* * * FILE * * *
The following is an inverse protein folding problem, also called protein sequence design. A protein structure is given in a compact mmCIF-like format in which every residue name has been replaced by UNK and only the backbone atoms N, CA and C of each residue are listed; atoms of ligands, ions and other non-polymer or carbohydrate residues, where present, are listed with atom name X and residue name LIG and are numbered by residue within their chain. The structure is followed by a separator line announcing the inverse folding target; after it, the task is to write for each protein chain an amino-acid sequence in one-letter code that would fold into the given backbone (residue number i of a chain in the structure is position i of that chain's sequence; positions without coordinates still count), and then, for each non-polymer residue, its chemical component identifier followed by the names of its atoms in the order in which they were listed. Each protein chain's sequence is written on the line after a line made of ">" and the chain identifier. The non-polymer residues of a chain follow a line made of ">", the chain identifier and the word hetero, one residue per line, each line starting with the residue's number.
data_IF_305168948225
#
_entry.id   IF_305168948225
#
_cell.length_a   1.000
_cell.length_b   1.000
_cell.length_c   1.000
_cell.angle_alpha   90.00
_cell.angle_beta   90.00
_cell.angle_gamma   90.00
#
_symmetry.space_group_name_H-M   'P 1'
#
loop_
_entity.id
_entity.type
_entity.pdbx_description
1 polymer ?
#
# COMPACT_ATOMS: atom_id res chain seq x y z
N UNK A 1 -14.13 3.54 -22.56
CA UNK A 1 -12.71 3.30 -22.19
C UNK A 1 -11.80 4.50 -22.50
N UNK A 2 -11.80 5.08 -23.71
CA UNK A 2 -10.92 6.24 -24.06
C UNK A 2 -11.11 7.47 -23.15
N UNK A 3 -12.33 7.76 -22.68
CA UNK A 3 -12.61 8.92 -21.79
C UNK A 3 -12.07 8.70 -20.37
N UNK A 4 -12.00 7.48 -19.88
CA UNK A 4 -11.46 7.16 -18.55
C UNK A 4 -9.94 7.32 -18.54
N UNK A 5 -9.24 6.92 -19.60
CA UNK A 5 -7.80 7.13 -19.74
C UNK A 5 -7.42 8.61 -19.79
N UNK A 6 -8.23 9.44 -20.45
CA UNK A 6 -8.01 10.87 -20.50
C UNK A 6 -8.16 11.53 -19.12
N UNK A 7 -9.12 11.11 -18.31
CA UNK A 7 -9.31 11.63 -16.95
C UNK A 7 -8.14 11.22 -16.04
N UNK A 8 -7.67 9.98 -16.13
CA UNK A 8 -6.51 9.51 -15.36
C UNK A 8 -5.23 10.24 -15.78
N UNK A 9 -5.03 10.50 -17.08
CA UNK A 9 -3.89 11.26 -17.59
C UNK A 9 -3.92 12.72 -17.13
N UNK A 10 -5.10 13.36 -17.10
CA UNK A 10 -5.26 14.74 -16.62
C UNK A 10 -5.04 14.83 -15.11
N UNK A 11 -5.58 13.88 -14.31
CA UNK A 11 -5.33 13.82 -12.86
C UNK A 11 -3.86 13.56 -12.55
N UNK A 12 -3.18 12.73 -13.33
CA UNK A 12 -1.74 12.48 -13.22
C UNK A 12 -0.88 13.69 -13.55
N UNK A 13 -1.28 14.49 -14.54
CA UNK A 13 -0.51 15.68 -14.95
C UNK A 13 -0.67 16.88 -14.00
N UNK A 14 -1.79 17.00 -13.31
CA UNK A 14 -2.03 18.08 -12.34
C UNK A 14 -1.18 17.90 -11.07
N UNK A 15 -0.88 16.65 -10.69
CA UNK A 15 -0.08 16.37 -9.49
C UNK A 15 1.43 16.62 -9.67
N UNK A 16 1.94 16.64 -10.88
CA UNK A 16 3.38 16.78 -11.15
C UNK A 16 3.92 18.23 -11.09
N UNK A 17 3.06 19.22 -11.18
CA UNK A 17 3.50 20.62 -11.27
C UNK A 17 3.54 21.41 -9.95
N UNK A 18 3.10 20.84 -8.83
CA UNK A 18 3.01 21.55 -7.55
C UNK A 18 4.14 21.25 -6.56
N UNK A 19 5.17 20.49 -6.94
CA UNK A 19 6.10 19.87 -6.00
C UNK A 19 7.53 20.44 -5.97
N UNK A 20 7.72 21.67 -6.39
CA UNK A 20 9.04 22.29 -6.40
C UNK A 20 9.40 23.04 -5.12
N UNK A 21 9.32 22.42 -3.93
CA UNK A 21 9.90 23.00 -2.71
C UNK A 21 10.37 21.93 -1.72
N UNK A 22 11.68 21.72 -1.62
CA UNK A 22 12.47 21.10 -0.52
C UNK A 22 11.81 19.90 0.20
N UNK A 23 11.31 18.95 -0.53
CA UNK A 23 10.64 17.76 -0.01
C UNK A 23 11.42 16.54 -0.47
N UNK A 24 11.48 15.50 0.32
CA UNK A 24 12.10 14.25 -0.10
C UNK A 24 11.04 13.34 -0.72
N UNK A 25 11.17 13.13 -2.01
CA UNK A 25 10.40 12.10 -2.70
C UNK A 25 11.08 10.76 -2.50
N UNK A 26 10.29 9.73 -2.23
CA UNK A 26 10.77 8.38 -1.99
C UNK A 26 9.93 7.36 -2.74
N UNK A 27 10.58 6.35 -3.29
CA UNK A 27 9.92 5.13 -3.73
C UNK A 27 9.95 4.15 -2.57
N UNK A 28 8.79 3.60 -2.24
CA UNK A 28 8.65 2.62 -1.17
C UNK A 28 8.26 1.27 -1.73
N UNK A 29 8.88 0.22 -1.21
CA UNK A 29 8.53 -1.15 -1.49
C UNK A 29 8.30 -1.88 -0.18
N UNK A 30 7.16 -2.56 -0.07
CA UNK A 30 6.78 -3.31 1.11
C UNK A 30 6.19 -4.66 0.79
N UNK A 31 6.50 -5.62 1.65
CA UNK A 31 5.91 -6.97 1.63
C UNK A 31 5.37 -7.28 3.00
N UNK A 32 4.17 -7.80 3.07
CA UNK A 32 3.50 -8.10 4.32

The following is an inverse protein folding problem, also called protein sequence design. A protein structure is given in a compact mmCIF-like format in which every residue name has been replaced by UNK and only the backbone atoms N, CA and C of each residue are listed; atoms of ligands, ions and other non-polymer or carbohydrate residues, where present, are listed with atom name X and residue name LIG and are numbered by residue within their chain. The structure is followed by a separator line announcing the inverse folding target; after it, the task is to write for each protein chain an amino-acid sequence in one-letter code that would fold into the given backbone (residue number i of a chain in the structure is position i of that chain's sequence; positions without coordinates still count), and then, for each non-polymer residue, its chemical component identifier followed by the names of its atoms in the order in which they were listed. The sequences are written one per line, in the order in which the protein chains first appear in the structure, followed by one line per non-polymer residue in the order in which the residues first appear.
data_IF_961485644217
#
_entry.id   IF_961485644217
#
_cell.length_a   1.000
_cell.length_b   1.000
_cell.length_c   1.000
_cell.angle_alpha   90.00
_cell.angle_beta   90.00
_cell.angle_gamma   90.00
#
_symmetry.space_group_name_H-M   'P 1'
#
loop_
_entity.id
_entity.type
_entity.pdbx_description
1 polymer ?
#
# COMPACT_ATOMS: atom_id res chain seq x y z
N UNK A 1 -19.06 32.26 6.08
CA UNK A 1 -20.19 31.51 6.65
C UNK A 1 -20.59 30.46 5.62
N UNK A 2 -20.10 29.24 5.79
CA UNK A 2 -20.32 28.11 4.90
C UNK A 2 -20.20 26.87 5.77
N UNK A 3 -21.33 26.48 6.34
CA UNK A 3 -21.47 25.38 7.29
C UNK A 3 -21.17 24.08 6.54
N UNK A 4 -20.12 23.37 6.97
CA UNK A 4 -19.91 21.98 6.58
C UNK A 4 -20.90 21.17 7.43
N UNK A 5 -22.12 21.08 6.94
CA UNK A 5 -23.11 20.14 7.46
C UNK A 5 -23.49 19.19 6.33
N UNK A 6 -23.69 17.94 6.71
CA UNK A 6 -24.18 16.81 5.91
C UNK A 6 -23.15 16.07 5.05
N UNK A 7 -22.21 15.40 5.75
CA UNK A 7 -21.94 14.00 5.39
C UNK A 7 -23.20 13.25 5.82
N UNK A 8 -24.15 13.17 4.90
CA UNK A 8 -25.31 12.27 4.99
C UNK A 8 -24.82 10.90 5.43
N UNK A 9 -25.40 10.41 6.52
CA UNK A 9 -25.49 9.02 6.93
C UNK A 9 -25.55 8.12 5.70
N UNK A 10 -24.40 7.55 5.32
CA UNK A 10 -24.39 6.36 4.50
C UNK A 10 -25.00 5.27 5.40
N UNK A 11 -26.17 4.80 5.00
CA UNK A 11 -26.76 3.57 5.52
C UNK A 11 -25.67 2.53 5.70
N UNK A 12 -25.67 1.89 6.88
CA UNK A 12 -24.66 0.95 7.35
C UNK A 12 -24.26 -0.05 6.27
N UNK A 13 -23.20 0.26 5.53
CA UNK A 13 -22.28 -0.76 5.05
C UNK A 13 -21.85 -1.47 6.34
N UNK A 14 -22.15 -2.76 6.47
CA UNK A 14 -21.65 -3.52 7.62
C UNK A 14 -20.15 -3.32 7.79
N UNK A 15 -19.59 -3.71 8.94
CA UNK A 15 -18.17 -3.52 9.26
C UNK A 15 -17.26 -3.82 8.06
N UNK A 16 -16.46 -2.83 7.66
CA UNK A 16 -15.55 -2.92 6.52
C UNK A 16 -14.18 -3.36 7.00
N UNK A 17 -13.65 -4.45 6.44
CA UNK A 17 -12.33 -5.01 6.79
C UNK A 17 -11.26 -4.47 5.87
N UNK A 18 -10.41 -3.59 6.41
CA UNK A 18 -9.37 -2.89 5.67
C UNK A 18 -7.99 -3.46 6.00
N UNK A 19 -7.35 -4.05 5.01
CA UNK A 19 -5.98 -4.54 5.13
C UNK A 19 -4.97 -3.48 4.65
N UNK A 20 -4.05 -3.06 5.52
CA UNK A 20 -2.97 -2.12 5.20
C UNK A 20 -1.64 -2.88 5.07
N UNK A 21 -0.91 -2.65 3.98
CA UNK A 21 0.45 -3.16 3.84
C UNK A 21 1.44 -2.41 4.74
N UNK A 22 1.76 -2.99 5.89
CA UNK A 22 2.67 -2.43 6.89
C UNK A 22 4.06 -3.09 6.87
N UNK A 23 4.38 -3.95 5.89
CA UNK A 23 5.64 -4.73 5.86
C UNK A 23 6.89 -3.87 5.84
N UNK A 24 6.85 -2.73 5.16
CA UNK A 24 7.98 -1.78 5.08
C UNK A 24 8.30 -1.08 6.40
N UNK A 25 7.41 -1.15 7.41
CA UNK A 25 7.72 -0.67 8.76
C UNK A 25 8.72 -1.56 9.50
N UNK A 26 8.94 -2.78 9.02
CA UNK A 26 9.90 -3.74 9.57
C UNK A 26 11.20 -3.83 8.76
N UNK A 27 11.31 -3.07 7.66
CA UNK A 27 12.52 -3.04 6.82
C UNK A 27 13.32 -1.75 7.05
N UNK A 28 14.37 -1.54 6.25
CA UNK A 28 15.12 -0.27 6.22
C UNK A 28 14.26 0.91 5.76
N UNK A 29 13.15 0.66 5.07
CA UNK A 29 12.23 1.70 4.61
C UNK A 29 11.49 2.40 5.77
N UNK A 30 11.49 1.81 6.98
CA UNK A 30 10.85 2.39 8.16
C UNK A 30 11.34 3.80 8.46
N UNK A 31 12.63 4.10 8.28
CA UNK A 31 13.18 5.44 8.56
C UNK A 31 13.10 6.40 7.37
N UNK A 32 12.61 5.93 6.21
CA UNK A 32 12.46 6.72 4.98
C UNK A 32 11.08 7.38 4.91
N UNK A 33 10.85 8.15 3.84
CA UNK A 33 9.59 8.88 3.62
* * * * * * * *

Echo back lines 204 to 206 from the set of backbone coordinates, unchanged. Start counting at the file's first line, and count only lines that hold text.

N UNK A 23 4.38 -3.95 5.89
CA UNK A 23 5.64 -4.73 5.86
C UNK A 23 6.89 -3.87 5.84